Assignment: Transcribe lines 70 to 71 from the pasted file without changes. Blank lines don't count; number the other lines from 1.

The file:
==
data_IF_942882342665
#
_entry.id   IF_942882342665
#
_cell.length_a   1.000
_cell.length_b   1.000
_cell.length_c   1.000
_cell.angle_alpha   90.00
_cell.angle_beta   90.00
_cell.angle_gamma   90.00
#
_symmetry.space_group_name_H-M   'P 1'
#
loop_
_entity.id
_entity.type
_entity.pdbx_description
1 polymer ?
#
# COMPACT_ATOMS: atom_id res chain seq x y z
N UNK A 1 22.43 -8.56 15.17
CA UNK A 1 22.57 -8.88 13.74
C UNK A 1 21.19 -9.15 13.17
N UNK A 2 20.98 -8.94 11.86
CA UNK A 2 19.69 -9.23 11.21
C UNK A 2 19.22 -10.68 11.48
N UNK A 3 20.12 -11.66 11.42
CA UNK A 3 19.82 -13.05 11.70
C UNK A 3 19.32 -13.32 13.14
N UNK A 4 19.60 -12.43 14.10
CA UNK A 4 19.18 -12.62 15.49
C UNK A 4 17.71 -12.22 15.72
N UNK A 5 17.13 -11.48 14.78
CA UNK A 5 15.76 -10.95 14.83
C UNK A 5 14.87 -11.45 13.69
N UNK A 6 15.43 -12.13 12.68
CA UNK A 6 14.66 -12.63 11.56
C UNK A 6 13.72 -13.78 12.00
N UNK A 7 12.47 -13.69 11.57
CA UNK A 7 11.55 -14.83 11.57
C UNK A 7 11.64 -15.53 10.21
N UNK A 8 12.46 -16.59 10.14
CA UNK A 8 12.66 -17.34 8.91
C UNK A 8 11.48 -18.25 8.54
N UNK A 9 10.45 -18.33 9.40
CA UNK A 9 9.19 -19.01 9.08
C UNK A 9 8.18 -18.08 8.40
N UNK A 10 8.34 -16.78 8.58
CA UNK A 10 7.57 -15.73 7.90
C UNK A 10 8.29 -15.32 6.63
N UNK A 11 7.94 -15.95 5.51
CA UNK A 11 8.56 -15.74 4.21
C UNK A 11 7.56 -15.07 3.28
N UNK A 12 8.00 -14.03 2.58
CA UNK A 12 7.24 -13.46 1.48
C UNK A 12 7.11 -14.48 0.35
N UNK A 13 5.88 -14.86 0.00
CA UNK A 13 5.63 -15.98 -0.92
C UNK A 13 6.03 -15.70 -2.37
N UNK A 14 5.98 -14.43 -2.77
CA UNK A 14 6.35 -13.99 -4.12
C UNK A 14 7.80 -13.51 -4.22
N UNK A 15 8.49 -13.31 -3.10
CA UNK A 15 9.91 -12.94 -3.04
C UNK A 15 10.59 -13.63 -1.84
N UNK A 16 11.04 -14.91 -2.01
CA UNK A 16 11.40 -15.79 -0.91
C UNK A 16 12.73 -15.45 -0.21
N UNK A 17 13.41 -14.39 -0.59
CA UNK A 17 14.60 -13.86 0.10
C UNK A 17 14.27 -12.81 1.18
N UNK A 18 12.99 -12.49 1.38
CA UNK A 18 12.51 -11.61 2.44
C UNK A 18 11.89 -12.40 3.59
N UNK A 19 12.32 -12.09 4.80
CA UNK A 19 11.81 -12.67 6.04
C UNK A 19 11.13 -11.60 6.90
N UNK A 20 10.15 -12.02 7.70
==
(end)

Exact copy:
CA UNK A 17 14.60 -13.86 0.10
C UNK A 17 14.27 -12.81 1.18